Using a high MP camera and laser would give you much greater accuracy than you are trying to achieve…if you can calibrate it correctly
I feel that a one size fits all approach will not work. Since you probably even have to take into account the temperature of the chain to calculate slag (A colder chain will be stiffer than an warm chain…etc)
I am just trying to help with ideas/concepts…but I could be totally wrong…or this could be a monumental task…
This happened to me today cutting a square in the far left corner. On the counterclockwise downcut. same trajectory as well (puling the bit in towards the center. In my case it may have been a lose machine screw that had come loose from the bottom of my metal sled. causing to much friction on my sled - or the projecting screw could have been trying to ride in the grove at the top of the cutout… hard to say. Im still testing on my first sheet. Its just full of trials and test… I may try this again with a plain o square and see if the miscut happens again.
So I just recently picked up my maslow and had this idea to complete the loop of the chains to solve corner tension as well as slack issues at the top when I came across this thread. My understanding from the posts is that having the tension coming from both sides does not improve the cutting. Maybe this idea has already been posted, but do you think this could solve this by creating more tension on the side the sled is closest to? Or am I misunderstanding the issue?
Welcome to the Forum!
Oh wow! That looks great!
The issue I see is that you would want all colours attached to the sled the same height over the sheet to keep the sled parallel. Same height should be at the 2 motors and the first 2 rollers at the bottom counting from the sled. With some chain guides to avoid them touching at the crossings, could work. Some more hardware I guess. Thanks for sharing.
This is the part that makes a passive system like this difficult.
My opinion is also that a closed 4 chain system like the first one you proposed also requires too much tension to be safe or achievable on a wooden frame. It seems to me like this would only work if you drastically decreased the weight of the entire system including the chains.
An idea that I have bantered around for 3+ years, but never achieved, is a 3 chain system with a passive counterweight. In theory with three chains, nothing is ever over constrained. I have always thought of this design as a “vectored gravity approach” in a way moving the angle of gravity on the sled to keep both chains in tension. My hunch is that an angle in between the two chain angles is ideal, but I am not smart enough to know how to calculate this.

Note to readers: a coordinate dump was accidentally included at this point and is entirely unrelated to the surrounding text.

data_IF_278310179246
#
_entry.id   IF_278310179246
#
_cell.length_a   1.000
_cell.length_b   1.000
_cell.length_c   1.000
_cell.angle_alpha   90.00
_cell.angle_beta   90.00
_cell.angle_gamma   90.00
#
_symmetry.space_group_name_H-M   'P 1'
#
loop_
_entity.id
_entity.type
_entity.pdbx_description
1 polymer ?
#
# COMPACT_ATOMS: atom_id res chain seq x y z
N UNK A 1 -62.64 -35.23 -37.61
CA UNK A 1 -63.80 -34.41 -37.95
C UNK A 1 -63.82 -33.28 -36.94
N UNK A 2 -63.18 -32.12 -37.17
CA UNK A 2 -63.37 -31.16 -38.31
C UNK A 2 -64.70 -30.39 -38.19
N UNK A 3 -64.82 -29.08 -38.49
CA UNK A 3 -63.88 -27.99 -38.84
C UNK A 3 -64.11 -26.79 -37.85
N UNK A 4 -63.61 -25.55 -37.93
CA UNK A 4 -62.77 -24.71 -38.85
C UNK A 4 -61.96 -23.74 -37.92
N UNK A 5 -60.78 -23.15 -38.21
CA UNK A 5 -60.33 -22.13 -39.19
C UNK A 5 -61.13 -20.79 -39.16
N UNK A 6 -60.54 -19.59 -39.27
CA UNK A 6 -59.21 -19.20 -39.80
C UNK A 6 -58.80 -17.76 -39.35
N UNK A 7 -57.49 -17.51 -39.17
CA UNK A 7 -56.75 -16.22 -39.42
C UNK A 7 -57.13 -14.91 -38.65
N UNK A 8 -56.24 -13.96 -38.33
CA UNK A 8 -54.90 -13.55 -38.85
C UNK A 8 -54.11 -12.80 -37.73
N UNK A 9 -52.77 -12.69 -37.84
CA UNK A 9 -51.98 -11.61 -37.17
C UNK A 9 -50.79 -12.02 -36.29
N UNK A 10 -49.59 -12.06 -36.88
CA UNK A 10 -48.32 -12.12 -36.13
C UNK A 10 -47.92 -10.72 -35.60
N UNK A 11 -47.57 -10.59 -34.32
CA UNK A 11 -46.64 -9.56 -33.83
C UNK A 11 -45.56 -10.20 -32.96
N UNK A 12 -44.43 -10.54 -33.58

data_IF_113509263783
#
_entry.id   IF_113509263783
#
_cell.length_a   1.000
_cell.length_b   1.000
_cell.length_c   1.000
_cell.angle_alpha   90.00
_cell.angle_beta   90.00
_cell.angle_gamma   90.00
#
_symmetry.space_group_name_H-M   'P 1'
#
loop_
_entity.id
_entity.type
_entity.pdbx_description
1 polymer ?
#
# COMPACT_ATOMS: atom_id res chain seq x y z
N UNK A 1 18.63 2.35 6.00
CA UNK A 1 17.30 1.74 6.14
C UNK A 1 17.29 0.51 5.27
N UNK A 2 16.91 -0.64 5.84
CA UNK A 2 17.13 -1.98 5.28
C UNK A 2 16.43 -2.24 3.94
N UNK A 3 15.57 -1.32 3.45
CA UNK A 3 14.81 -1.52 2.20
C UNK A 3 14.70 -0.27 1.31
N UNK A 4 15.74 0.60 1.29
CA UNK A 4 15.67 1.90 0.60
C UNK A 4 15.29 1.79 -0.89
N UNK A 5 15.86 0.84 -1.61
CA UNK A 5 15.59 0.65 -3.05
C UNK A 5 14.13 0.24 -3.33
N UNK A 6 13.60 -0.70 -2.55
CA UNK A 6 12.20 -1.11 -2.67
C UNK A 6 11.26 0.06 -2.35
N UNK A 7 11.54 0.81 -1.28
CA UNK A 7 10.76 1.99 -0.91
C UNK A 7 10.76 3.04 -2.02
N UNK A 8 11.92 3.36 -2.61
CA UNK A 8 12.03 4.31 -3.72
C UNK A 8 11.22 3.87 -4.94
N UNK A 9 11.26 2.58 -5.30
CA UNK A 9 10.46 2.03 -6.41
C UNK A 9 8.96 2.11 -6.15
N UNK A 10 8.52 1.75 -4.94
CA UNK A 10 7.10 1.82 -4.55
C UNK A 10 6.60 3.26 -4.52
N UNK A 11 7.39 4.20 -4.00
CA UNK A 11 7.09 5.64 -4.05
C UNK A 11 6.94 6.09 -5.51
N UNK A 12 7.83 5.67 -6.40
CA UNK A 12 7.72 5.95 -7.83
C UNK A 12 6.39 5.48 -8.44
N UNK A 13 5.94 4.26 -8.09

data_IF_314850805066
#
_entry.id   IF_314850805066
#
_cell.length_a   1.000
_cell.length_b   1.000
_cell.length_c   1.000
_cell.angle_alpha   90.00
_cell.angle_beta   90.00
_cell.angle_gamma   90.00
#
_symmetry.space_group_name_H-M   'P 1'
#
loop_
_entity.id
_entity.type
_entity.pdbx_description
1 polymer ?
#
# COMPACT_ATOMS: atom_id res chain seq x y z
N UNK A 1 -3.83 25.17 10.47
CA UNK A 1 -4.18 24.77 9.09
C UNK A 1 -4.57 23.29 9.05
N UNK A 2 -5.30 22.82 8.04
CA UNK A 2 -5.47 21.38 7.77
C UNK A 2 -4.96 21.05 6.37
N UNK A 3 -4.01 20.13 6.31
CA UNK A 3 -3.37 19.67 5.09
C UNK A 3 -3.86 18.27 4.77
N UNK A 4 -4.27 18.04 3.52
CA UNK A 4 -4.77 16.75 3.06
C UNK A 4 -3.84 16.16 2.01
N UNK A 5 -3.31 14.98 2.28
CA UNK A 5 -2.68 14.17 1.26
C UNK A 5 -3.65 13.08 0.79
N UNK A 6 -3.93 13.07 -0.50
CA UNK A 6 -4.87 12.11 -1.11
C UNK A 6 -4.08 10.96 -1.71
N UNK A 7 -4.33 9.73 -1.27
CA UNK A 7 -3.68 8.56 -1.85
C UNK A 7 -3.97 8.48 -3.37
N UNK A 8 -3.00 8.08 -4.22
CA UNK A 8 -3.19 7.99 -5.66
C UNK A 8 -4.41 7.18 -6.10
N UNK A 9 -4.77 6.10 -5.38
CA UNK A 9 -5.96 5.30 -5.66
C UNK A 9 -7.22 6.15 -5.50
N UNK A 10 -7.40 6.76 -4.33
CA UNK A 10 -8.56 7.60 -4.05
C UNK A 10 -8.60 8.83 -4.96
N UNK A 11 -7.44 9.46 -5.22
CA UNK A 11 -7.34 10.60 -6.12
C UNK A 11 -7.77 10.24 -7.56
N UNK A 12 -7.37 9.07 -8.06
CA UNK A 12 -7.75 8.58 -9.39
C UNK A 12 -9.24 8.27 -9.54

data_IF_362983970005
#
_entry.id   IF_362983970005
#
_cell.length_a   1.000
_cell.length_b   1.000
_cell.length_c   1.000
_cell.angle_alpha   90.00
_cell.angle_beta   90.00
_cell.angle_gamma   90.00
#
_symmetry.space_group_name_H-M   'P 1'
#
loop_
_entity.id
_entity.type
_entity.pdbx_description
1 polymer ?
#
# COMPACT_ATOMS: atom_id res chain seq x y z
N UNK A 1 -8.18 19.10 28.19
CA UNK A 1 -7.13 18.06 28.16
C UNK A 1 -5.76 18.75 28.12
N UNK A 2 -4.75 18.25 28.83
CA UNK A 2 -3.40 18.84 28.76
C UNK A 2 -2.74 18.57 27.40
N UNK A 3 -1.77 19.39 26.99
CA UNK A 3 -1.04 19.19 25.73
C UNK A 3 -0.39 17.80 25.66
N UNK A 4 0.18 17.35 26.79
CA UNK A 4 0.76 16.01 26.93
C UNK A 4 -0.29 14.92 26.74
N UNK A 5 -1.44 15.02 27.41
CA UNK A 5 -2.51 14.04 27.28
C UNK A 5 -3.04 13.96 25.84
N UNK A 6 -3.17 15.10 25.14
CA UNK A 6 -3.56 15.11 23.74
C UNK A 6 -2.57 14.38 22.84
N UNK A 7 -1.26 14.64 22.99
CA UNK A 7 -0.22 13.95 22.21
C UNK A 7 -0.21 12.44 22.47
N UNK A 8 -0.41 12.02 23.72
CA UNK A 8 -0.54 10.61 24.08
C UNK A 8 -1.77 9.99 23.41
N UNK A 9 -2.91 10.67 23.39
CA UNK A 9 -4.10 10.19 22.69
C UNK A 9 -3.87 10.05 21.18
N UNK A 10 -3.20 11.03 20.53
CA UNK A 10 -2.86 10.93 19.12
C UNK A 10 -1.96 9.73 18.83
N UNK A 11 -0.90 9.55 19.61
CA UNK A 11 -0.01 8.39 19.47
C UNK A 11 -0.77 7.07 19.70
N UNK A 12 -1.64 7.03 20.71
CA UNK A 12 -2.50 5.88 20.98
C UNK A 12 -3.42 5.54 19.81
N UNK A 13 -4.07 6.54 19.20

Anyways, here are two drawings of the idea. I am happy to discuss it if anyone wants. The vector of the passive counterweight is controlled by a 4th motor on a slide.
I like it. Alot of thought went into that, but Im not sure I could handle a build like that though I agree there are probably those on these forums that could. As far as the tension for my idea, I would definately select cording with enough stretch to be safe and requiring as little tension as possible. My initial thought is that the chain as well as attached cords, represented in dark blue and yellow will need minimal stretch properties so that the 2 sided pulley movement distance up and down is predictable. Because this part is doubled over, when 8-9ft of chain is let out or retracted to cross plywood it should move up or down around 4-4.5ft. The tension will be applied by stretch of the orange and light blue cords of the apparatus. These will require a double pulley system at top and bottom so that when not stretched the cord measures about 8-10ft and can reach across the work surface(orange). and when pulley moves up 4-4.5ft, they will stretch to 16-20ft(light blue). In my head it makes sense, but I will get some better measurements and keep updated. For safety factors I can initially hide some additional slack on the bungee side until I can get some initial tension readings.
The problem with this approach is positioning the slide across the
bottom (remember sawdust and chips will be falling on it) and how much does this
complicate the math of figuring out where the sled actually is based on the
motor positions (since you now don’t just have gravity pulling on the sled, you
have this additional force)
our movement speed is limited by the available force of gravity in the bottom
corners, but our accuracy is limited by the accuracy of our mathmatical model of
the machine. I’m not convinced that we are properly modeling chain sag/stretch,
adding an additional force complicates the model more.
the problem is that weights provide constant tension, if you have constant
tension, then lines to the bottom corners won’t work because the angle to the
far corner is going to be flatter than the angle to the near corner.
This will produce more pull towards the far side than to the near side (break
the tension down into a vertical and horizontal component and you will see what
I mean), this will pull the sled in the wrong direction.
Correct. My idea with weights is for weight to be lifted only when sled approaches the bottom corner. The opposite weight would be resting on the ground at this point and be out of play providing tension only to side that requires it. But you are right at the point when the weight is lifted, it would be constant tension
how do you lift the weight only when there is less line fed out?
Also, the point where you start lifting now introduces an abrupt change in the
tension, how do you measure exactly where that happens so that you can add it to
the model and know when you need to run the motors more to compensate for the